So what about all those apparatus that were manufactured prior to 2006? Many fire chiefs, like my chief, have recognized the need to update their older apparatus. Restraint solutions suitable for retrofit onto older apparatus are available from most FAMA companies. Alternately, department safety officers can work with local canvas, tent and awning, or boat cover shops to custom fit their hosebeds with satisfactory restraints.
Hose restraints had been around in limited use for many years but until 2006 were still optional equipment. There is a definite parallel here with the introduction of automotive safety devices such as seat belts and air bags. These, too, were optional equipment for years before they were mandated. Automobiles are not retrofit or taken out of service when new safety devices are mandated. Older cars without these devices stay on the street until they are disposed of.
But, most automotive safety devices serve to keep the occupants of the car safe and only secondarily may impact the safety of those around them. The case of the hose restraint is different. A hose restraint offers no immediate safety advantage to firefighters riding in the cab, but there is a definite safety advantage for the citizens whose neighborhoods the fire apparatus is driving through.
The NFPA recognized this when it issued the new version of NFPA 1451, Standard for a Fire and Emergency Service Vehicle Operations Training Program. This revised standard specifies that all personnel be trained to properly adjust the hose restraints on their apparatus. If the apparatus does not include hose restraints, personnel shall be trained to pack and secure hose in a manner that eliminates the possibility that the hose can come out of the storage area during transport.
Sadly, the promulgation of standards does no good unless people are willing to take action. Erin Schmidt’s death and Joeylynne Jeffress’ disfigurement in 2004 were not the end of the story. Several more cases of property damage, citizen deaths, and injuries have occurred in the years since.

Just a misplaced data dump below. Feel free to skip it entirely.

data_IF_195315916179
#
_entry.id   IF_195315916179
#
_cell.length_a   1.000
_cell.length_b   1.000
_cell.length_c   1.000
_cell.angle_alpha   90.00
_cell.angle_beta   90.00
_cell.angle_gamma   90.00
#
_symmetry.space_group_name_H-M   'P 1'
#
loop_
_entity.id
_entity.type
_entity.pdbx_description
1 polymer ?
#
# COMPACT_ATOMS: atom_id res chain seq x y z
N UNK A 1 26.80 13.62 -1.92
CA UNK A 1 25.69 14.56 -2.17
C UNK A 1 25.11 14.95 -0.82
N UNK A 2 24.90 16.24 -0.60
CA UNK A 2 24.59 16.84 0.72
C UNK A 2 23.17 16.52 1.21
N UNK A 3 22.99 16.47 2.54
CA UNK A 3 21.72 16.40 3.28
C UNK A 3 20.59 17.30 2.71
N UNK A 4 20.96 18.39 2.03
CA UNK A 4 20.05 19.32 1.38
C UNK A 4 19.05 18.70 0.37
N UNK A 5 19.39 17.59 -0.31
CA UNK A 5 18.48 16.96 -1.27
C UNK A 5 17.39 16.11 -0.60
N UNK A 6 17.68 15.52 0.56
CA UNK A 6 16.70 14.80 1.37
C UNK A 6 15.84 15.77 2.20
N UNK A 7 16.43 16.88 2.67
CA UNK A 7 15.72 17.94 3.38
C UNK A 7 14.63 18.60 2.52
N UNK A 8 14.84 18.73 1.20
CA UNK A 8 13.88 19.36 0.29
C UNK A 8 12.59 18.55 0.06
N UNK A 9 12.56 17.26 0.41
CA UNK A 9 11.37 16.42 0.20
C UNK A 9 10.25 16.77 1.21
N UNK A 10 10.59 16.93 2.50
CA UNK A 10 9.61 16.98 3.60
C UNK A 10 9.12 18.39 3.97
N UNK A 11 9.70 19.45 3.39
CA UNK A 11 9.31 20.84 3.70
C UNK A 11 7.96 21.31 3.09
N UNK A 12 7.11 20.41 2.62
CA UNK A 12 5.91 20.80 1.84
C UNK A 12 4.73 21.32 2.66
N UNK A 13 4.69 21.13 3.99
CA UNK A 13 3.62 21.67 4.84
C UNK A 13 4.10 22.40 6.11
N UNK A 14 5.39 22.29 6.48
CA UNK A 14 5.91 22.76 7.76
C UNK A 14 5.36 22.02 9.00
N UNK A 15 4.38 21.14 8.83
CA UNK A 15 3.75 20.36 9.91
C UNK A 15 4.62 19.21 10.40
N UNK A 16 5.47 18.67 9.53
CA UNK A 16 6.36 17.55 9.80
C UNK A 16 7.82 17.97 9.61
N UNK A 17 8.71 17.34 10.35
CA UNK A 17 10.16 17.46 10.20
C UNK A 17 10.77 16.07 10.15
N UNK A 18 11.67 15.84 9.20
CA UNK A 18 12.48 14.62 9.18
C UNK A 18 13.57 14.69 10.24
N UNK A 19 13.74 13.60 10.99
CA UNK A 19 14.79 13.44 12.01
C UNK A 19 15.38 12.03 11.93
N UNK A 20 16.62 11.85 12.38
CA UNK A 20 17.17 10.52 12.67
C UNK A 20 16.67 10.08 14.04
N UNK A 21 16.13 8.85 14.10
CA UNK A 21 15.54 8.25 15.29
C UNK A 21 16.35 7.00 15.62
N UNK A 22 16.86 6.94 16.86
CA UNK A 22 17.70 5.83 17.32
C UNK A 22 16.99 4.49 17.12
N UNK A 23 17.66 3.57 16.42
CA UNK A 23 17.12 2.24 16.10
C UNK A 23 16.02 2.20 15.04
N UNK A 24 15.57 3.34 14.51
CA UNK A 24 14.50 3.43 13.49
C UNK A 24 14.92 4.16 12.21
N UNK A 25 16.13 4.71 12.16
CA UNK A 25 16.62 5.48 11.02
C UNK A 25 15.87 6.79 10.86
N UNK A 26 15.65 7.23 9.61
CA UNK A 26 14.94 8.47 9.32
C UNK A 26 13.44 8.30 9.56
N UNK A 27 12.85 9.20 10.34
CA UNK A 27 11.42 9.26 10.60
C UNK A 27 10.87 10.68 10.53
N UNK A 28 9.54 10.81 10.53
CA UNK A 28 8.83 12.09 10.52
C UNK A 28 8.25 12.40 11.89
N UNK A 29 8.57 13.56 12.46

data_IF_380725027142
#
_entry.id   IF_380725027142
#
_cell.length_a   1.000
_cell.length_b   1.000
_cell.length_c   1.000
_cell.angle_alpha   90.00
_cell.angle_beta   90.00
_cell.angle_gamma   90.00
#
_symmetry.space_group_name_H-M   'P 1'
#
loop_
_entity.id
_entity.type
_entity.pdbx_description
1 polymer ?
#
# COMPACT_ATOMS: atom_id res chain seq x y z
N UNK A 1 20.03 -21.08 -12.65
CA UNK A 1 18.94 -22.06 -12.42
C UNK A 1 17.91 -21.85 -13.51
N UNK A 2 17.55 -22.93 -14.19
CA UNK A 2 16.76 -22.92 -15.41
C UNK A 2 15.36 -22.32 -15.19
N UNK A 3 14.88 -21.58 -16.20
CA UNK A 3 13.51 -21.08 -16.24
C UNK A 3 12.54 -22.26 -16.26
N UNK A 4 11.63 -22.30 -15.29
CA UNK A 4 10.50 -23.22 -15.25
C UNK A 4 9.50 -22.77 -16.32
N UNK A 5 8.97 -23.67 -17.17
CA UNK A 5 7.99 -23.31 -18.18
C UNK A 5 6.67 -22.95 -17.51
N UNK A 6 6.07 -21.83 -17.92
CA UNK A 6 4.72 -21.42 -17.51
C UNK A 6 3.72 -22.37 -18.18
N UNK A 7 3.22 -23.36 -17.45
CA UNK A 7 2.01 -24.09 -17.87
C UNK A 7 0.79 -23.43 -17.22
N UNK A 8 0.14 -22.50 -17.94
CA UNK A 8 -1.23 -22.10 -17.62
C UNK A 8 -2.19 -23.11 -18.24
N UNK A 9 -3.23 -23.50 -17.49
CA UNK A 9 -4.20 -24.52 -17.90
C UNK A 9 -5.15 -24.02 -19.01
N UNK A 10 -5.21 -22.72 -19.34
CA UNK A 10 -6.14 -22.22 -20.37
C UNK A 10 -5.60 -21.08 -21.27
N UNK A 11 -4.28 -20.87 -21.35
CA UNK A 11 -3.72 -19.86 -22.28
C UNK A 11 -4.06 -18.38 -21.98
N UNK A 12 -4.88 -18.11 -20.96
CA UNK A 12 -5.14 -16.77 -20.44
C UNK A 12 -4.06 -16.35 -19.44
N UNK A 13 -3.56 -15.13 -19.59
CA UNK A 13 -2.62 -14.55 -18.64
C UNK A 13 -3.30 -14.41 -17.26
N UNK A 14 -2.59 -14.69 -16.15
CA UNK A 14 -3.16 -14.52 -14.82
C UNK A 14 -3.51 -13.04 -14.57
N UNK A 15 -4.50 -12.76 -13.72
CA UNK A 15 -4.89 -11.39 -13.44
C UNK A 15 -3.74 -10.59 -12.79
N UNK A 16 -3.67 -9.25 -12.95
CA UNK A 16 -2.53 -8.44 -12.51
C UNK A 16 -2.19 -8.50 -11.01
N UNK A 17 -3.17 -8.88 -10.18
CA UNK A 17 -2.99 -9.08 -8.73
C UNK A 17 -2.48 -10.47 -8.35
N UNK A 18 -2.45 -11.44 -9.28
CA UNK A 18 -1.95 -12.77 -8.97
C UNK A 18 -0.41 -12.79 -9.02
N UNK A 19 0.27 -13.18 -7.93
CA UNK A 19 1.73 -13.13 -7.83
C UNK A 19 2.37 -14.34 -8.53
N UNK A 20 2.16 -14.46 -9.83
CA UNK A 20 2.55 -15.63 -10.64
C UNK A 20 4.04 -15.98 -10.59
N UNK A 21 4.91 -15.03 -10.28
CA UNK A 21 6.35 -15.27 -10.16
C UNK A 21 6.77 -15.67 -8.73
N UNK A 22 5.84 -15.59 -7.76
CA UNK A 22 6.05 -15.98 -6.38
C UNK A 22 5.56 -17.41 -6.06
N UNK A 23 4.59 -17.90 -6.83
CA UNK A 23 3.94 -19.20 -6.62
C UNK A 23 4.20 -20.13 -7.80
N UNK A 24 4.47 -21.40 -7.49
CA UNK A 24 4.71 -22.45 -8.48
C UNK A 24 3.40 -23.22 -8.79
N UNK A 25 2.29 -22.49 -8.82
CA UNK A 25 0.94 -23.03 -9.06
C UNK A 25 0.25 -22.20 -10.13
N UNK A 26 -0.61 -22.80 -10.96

Do No Harm
As the doctor’s first concern is to “do no harm,” this too should be the mantra of the fire department. However it is accomplished, it is in the best interest of fire departments and the communities they serve to take action on older units in their fleets. If you have newer apparatus that include hose restraints, make sure they are being used. If you have older apparatus without restraints, add them.
We have been laying our hose in patterns for many years, looping the ends off the back, and expecting friction to keep it on the truck. We have learned all too tragically that, once in a while, this just does not do the job. As a fire service, we have reversed this tradition in our new apparatus. Let’s finish the job and rest assured that our hose is staying where it belongs.
DAVID DURSTINE, vice president of marketing with Akron Brass Company, grew up in the fire service and has worked in the industry for more than 12 years. He is a fourth-generation firefighter with the Apple Creek (OH) Volunteer Fire Department, serves as a board member for the Fire Apparatus Manufacturers’ Association (FAMA), and is a member of the NFPA 1901 Apparatus Committee.